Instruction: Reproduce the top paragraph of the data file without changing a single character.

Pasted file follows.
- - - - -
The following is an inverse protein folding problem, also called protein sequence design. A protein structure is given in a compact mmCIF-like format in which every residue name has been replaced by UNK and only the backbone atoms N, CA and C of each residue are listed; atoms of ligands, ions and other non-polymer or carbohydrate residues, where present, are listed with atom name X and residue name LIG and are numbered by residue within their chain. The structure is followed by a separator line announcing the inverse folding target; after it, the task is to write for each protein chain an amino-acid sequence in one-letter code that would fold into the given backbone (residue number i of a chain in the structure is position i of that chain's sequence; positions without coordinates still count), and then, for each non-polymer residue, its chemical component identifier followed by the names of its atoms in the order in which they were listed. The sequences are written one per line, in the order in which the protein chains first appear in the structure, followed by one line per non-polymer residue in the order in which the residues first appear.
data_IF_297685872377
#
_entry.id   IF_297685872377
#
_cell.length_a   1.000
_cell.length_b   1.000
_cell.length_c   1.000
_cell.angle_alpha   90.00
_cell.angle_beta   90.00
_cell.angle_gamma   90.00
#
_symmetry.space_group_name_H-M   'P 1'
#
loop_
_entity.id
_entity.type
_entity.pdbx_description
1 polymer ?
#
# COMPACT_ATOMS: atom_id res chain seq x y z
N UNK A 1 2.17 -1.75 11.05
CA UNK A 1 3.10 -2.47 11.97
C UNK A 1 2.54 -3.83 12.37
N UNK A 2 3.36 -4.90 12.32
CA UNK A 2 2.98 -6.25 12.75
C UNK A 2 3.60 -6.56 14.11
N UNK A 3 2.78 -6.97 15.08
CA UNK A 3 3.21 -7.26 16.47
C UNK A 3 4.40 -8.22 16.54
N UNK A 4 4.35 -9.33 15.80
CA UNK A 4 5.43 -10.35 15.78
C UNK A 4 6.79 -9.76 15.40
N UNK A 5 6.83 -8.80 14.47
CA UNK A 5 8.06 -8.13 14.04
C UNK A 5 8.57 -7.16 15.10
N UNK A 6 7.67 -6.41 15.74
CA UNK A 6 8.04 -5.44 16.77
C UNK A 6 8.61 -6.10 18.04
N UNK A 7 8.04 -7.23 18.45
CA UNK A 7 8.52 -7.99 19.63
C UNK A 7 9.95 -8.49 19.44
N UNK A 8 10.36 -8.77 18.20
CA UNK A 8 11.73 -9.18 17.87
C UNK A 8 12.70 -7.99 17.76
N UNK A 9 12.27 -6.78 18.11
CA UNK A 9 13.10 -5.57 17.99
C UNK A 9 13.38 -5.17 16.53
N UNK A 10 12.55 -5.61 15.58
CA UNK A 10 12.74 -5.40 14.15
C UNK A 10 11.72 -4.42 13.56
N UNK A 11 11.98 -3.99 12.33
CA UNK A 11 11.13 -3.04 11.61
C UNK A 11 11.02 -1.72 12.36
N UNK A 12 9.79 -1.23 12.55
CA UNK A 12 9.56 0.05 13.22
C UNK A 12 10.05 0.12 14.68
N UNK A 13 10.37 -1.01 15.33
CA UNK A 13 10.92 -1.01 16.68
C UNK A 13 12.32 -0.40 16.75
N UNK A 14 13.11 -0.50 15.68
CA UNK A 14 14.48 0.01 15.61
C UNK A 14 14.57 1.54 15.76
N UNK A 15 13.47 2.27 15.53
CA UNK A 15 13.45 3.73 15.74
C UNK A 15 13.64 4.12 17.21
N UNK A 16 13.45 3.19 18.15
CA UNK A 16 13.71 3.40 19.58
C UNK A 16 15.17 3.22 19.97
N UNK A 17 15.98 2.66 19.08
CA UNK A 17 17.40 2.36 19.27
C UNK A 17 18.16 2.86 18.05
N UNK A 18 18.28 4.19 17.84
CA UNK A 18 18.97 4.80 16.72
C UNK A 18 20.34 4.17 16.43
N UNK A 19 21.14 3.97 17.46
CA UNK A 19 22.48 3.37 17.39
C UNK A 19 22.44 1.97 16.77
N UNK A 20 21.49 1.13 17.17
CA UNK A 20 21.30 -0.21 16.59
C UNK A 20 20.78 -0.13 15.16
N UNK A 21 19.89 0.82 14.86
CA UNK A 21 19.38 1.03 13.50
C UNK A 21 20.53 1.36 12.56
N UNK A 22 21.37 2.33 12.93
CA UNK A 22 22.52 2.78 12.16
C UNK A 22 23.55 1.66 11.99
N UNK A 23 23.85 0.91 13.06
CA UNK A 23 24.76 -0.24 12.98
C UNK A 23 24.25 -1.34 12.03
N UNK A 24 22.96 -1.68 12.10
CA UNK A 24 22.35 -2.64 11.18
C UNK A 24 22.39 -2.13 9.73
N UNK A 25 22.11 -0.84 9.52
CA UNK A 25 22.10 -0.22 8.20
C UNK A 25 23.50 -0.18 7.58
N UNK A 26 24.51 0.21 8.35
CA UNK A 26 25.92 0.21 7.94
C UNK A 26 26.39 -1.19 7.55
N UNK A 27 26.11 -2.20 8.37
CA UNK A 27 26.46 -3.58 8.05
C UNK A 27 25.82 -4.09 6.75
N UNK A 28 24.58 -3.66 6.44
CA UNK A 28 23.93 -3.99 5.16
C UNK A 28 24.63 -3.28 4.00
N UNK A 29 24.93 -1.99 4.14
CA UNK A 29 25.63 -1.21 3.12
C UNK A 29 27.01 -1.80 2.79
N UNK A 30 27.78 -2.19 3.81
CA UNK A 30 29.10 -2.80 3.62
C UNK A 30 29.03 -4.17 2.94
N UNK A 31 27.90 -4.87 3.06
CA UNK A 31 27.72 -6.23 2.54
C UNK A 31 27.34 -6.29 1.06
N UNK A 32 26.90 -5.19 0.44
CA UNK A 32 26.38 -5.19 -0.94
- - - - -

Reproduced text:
The following is an inverse protein folding problem, also called protein sequence design. A protein structure is given in a compact mmCIF-like format in which every residue name has been replaced by UNK and only the backbone atoms N, CA and C of each residue are listed; atoms of ligands, ions and other non-polymer or carbohydrate residues, where present, are listed with atom name X and residue name LIG and are numbered by residue within their chain. The structure is followed by a separator line announcing the inverse folding target; after it, the task is to write for each protein chain an amino-acid sequence in one-letter code that would fold into the given backbone (residue number i of a chain in the structure is position i of that chain's sequence; positions without coordinates still count), and then, for each non-polymer residue, its chemical component identifier followed by the names of its atoms in the order in which they were listed. The sequences are written one per line, in the order in which the protein chains first appear in the structure, followed by one line per non-polymer residue in the order in which the residues first appear.